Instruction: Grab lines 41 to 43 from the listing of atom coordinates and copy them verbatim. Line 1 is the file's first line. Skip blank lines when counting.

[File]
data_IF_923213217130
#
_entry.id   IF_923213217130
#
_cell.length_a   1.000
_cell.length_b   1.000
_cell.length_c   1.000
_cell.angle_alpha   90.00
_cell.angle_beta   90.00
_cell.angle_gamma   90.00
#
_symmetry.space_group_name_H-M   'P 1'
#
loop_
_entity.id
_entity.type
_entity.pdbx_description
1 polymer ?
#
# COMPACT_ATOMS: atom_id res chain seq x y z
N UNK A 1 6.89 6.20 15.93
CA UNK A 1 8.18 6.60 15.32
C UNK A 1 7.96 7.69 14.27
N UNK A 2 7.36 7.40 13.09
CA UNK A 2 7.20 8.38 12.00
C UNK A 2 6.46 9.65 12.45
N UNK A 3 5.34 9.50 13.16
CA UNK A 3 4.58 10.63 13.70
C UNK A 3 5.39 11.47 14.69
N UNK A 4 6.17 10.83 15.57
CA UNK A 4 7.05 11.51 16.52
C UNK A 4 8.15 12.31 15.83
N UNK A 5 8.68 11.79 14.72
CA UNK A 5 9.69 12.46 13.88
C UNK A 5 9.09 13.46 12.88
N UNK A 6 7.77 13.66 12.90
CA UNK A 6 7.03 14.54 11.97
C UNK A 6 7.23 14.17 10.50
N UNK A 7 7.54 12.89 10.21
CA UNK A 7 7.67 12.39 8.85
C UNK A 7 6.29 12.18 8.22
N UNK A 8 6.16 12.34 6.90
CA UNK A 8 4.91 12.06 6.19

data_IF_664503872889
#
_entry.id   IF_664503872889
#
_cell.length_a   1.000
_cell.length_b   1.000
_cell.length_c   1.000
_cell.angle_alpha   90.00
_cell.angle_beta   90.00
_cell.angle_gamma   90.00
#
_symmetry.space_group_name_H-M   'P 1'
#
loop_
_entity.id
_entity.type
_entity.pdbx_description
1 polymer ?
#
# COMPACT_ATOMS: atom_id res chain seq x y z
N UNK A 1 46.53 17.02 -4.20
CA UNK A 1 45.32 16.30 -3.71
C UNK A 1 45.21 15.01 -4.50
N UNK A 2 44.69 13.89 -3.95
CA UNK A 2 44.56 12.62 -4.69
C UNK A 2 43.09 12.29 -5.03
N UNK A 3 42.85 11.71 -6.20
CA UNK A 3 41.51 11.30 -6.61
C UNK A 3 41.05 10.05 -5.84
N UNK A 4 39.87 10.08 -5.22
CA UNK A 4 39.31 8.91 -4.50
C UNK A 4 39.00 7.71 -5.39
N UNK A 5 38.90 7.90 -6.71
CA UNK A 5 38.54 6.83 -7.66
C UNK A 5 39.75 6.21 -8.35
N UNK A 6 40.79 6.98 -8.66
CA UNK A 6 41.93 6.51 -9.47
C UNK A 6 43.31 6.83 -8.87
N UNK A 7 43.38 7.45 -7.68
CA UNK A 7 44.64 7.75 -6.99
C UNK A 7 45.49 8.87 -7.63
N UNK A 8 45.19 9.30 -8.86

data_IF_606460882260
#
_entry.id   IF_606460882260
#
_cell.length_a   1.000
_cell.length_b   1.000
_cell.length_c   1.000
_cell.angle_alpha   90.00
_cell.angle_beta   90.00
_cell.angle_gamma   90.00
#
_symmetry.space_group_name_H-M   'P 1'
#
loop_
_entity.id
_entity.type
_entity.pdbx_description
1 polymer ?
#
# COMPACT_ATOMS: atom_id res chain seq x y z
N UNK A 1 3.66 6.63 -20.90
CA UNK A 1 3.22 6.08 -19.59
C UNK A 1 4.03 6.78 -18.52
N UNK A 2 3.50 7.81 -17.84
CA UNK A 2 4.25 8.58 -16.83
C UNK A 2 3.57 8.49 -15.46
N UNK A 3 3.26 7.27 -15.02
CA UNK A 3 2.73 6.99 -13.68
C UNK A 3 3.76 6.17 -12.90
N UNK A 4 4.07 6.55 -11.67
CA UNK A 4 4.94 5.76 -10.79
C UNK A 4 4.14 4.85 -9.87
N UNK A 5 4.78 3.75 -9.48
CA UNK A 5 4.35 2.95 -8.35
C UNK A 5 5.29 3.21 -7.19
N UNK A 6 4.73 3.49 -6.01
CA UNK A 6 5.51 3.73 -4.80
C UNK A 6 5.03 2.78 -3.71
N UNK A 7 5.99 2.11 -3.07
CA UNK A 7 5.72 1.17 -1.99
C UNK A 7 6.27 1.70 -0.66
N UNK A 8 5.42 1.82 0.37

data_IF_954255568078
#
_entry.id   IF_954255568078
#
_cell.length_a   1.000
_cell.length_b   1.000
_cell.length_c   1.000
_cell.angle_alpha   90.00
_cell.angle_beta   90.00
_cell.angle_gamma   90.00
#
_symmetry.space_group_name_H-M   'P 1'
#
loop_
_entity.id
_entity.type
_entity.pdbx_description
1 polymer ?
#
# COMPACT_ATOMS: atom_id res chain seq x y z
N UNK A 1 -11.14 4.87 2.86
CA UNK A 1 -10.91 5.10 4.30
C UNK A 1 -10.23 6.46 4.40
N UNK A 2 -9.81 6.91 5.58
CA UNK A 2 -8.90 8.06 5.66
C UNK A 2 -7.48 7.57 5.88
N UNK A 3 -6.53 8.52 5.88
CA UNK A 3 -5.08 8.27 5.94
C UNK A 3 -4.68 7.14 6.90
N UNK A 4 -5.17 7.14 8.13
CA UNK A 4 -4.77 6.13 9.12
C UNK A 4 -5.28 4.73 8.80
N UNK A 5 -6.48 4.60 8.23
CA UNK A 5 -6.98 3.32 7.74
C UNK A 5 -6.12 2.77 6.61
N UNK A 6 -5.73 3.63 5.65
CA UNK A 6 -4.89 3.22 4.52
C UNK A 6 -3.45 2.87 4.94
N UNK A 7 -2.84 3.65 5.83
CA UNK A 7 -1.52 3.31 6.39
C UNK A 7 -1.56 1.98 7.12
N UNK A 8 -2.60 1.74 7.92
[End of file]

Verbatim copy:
C UNK A 7 6.29 12.18 8.22
N UNK A 8 6.16 12.34 6.90
CA UNK A 8 4.91 12.06 6.19